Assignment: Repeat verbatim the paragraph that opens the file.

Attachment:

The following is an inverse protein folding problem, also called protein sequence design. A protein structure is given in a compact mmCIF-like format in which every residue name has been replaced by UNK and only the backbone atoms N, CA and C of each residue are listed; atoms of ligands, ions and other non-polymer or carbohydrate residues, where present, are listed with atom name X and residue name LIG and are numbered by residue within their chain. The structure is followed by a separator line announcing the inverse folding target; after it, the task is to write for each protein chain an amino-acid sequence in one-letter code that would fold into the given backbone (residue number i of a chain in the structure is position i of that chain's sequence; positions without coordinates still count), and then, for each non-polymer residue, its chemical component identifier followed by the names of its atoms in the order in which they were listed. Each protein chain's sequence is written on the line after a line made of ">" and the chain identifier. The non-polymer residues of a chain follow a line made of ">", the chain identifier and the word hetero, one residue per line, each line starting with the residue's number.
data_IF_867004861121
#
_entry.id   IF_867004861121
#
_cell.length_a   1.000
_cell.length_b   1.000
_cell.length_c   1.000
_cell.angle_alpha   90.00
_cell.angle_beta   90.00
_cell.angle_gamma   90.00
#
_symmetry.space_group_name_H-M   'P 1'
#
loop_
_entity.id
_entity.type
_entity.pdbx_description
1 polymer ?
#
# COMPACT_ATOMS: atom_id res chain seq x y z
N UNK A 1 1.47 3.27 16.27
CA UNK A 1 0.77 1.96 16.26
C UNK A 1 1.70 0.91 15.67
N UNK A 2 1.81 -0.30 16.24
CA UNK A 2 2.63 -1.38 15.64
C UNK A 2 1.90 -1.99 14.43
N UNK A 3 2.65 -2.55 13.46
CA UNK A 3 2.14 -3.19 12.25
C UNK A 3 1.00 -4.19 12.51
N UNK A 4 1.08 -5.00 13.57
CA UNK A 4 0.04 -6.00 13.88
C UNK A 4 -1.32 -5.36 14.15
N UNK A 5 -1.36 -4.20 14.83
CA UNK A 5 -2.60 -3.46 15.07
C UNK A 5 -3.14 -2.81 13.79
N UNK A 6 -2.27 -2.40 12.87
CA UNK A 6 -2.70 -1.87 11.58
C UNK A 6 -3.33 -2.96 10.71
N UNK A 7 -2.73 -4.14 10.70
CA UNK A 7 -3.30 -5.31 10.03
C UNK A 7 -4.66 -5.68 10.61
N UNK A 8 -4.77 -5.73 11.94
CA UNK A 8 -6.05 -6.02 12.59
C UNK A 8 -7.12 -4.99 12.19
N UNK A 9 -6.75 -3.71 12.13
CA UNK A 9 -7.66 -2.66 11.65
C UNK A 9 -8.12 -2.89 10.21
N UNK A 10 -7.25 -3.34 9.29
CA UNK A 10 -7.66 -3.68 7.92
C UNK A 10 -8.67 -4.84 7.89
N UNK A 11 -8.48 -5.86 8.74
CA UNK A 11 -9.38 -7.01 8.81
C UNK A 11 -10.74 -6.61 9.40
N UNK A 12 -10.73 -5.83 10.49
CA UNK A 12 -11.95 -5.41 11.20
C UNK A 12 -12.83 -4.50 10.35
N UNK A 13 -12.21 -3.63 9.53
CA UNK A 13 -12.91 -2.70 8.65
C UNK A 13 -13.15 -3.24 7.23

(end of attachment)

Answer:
The following is an inverse protein folding problem, also called protein sequence design. A protein structure is given in a compact mmCIF-like format in which every residue name has been replaced by UNK and only the backbone atoms N, CA and C of each residue are listed; atoms of ligands, ions and other non-polymer or carbohydrate residues, where present, are listed with atom name X and residue name LIG and are numbered by residue within their chain. The structure is followed by a separator line announcing the inverse folding target; after it, the task is to write for each protein chain an amino-acid sequence in one-letter code that would fold into the given backbone (residue number i of a chain in the structure is position i of that chain's sequence; positions without coordinates still count), and then, for each non-polymer residue, its chemical component identifier followed by the names of its atoms in the order in which they were listed. Each protein chain's sequence is written on the line after a line made of ">" and the chain identifier. The non-polymer residues of a chain follow a line made of ">", the chain identifier and the word hetero, one residue per line, each line starting with the residue's number.